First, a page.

High-speed rail is profitable, Department of Transportation study says.

High-speed rail is profitable, study says

A study shows that high-speed rail from Tampa to Orlando — a proposal Gov. Rick Scott rejected — could be operated with a healthy profit.


Herald/Times Tallahassee Bureau

Three weeks after Gov. Rick Scott put the brakes on high-speed rail, the Florida Department of Transportation on Wednesday released a study showing the line connecting Tampa to Orlando would have had a $10.2 million operating surplus in 2015, its first year of operation.

The study showed the line would have had a $28.6 million surplus in its 10th year.

The numbers are more optimistic than a 2009 study, which concluded the line would have not seen an operating surplus until 2021.

The $1.3 million study, conducted by the forecasting firms Wilbur Smith Associates and Steer Davies Gleave, shows the line would have had 3.3 million riders in its first year. The previous analysis predicted the line would have had 2.4 million riders in 2015.

Scott, who last month cited concerns about operating losses due to low ridership when he decided to kill construction of the project by rejecting $2.4 billion in federal money, dismissed the ridership study results.

“I had been briefed on their ridership study and I looked at other ridership studies and I’m still very comfortable with the decision I made that I don’t want the taxpayers of the state on the hook for the cost overruns of building it, the operating costs or giving the money back if it’s shut down,” he said.

He said he made the decision based on a verbal review of the ridership study, as well as documents provided by the Libertarian Reason Foundation and the Heritage Foundation, a conservative think tank.

Scott said he feared the 84-mile line would be a burden to Florida taxpayers, even though private vendors had indicated they would be willing to cover any operating losses or construction cost overruns, and federal officials said Florida would not have to repay the $2.4 billion if the project failed.

A spokeswoman for Scott said he doesn’t trust the studies.

“The governor has said all along he believes ridership projections for this and other rail projects are overestimated,” said spokeswoman Amy Graham. “Numerous studies support this conclusion.”

Wilbur Smith Associates, one of the companies that conducted the study, is a transportation and infrastructure consulting firm founded in 1952. It has 56 offices in eight countries, according to the company’s website.

Steer Davies Gleave has 16 offices worldwide, including locations in Boston and Denver according to its website.

The sunny numbers came way too late for rail proponents, who criticized Scott for turning down the money before all the information was available.

“Now we see more evidence that shows just how profitable high-speed rail would have been,” said U.S. Rep. Kathy Castor, D-Tampa. “Private firms had been clamoring to bid on Florida’s high-speed rail initiative. Now, unfortunately, because of the governor’s rigid ideology, these private companies will look to other states. The jobs and economic benefits will follow.”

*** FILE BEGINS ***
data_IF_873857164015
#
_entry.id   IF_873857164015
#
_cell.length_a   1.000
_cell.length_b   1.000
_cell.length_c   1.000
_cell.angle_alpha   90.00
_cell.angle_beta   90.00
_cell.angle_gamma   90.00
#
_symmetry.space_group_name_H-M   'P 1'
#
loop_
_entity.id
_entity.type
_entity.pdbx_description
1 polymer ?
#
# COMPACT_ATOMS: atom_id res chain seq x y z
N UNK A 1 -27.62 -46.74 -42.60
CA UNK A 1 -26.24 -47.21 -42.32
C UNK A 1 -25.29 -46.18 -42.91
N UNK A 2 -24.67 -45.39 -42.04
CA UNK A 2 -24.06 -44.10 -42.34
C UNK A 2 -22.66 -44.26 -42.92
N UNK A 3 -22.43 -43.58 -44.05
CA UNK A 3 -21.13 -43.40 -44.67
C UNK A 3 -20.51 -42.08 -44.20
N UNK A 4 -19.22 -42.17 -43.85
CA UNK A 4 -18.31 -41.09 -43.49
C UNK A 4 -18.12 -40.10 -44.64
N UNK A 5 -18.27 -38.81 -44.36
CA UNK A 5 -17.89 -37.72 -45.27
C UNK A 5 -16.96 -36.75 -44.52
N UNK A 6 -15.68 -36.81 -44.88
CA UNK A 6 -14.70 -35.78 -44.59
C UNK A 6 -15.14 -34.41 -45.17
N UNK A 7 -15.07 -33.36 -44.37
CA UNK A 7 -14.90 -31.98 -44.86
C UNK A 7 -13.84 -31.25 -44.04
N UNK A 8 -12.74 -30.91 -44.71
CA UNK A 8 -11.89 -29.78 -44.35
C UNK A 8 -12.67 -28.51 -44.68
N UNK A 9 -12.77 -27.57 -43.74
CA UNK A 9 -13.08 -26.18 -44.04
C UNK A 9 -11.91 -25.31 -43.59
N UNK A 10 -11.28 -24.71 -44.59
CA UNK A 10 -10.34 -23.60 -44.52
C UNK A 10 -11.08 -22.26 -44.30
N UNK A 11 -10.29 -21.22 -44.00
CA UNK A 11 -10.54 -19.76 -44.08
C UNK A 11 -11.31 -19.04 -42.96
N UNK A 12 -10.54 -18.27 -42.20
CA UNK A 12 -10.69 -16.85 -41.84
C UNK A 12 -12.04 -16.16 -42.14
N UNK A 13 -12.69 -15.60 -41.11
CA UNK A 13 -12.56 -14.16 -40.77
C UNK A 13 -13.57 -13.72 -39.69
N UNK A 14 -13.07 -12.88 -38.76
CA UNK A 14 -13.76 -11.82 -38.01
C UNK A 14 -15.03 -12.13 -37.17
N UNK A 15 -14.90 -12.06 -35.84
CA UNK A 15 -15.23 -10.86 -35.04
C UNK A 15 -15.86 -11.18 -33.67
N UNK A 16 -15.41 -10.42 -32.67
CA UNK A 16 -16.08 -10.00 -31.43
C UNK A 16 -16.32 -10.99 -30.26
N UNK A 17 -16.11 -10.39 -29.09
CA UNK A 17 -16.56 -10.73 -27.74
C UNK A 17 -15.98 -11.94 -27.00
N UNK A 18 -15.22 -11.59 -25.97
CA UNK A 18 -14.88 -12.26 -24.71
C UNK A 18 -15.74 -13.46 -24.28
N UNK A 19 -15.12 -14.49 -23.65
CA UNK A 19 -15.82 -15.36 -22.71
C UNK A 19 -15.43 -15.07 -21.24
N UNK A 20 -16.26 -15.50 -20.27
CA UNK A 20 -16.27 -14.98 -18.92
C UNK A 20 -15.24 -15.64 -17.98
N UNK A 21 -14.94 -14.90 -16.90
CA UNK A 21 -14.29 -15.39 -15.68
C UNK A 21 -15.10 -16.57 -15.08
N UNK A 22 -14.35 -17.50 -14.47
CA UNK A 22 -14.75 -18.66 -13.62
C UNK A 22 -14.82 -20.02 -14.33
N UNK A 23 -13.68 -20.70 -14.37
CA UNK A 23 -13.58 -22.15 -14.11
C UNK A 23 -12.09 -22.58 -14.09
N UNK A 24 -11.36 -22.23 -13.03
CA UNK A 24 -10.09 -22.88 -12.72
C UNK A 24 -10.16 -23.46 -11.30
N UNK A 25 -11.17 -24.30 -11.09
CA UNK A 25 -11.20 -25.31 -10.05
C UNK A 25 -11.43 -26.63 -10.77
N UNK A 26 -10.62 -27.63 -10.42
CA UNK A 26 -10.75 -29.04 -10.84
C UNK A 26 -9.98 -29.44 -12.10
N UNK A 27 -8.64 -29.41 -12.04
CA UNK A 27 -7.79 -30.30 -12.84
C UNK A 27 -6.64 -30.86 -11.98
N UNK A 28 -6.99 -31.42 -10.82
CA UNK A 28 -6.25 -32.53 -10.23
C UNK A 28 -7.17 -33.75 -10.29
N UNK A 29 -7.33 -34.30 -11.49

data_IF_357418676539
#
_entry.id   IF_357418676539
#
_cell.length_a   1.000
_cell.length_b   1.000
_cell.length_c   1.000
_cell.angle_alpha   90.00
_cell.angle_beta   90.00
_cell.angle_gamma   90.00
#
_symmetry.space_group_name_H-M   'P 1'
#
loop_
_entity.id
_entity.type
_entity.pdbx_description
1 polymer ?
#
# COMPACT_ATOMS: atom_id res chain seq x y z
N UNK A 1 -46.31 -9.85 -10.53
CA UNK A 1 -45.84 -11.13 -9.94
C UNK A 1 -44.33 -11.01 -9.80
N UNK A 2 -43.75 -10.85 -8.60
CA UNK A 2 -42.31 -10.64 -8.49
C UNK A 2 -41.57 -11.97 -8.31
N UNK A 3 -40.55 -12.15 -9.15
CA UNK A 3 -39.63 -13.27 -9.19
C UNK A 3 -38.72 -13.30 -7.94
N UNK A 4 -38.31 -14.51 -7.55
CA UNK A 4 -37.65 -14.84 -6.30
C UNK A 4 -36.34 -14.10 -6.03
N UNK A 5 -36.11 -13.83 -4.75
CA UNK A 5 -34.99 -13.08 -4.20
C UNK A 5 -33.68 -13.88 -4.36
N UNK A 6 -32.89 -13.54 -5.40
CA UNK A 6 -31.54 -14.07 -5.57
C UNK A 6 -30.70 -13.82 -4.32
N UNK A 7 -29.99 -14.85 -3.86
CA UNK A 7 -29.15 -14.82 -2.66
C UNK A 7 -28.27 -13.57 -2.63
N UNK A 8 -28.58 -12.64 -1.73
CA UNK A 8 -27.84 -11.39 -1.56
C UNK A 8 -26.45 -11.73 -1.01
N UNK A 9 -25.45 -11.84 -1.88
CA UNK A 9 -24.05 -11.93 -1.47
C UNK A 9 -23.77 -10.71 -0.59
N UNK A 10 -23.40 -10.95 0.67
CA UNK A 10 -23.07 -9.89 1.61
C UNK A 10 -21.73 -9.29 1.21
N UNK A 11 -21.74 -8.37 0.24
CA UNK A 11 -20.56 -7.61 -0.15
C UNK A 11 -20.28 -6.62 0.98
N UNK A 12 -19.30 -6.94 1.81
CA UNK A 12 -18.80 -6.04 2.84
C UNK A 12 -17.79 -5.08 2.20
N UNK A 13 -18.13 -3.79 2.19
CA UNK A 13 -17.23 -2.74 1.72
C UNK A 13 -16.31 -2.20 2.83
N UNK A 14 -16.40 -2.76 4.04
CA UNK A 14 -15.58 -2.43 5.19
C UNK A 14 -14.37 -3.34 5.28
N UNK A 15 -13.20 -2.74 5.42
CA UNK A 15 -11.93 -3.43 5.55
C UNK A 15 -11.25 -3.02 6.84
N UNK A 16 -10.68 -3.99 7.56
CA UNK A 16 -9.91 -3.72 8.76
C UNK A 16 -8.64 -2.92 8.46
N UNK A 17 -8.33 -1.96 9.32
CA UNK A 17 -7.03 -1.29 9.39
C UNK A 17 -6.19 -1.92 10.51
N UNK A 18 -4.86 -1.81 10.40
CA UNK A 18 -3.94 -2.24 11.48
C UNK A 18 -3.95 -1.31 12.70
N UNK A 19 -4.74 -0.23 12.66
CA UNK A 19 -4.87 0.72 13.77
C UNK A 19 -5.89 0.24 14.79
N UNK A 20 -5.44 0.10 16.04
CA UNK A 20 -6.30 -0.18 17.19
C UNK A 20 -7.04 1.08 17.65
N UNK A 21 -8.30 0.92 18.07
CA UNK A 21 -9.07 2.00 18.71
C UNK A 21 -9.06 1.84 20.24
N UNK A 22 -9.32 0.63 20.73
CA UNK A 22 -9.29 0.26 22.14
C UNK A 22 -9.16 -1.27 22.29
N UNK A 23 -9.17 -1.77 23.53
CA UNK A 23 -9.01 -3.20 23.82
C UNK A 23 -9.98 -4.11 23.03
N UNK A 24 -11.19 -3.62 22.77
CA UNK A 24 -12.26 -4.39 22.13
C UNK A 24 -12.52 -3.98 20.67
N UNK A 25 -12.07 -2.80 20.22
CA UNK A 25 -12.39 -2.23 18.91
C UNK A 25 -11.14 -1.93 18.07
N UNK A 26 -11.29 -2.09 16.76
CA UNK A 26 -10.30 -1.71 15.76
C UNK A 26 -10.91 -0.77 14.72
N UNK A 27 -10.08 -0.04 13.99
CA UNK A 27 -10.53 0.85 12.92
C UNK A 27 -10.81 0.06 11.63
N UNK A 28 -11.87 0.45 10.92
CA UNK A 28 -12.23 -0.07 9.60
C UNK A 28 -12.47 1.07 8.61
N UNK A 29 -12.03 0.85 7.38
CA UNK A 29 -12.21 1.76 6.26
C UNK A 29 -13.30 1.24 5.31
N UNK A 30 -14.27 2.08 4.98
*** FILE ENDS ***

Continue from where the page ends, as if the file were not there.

Sen. Thad Altman, R-Melbourne, who unsuccessfully fought Scott’s decision in the state Supreme Court, said he doubts an earlier release of the ridership study would have made a difference to the governor.

“His conclusion was political, not based on economics, good business or even protecting the taxpayers,” Altman said. “As time passes and more information comes out, you can see the injustice that was done to the state of Florida.”

In the wake of the study, Democratic U.S. Sen. Bill Nelson is clinging to the idea that the line could be built.

“I still have a sliver of hope that common sense and the facts will prevail,” he said.

Others, though, want to just let the matter go.

“Frankly, it’s Day 2 of session,” said House Speaker Dean Cannon, R-Winter Park. “That issue, unless the governor changes his mind or does something differently, is behind us. So we’ve got to move forward.”

A poll conducted by the Tampa Chamber of Commerce shows that 59 percent of Hillsborough County registered voters support a high-speed rail line connecting Tampa to Orlando. The survey questioned 400 voters likely to participate in the November 2012 election between March 2 and 6 and has a margin of error of plus or minus 4.9 percent.

U.S. Department of Transportation Secretary Ray LaHood is expected to announce by the end of the week which states will receive Florida’s money. According to an attorney for the governor, the state had already spent about $110 million on the project when Scott announced that he did not want to go forward with it.


Senator Kerry asked Transportation Secretary LaHood to divert funding for high speed rail.

After Republican Florida Gov. Rick Scott rejected $2.4 billion in federal funds to build a high-speed rail between Tampa and Orlando, U.S., leaving the skeptics happy and the hopeful not so much.

Other Senators jump the mark in an effort to cash in on Florida’s poorly made decision to abandon the project.

Kerry and nine other senators wrote a letter to Transportation Secretary Ray LaHood last Friday urging the Obama administration to divert the funding earmarked for Florida to the Northeast corridor.

“Our states are ready to put these funds to good use to improve our existing high speed rail service, reduce congestion and create jobs,” they wrote.

Kerry and the other senators noted that more than 250 million passengers ride the rails along the northeast corridor annually, a number that is expected to increase 60 percent by 2030.

Ironically, Governor Rick Scott’s “Let Get to Work” motto falls flat on its face with the rejection of the stimulus package.

Scott rejected the federal high-speed rail funding on Feb. 16, calling the proposed project a “boondoggle” that would wind up costing Florida taxpayers millions more than expected.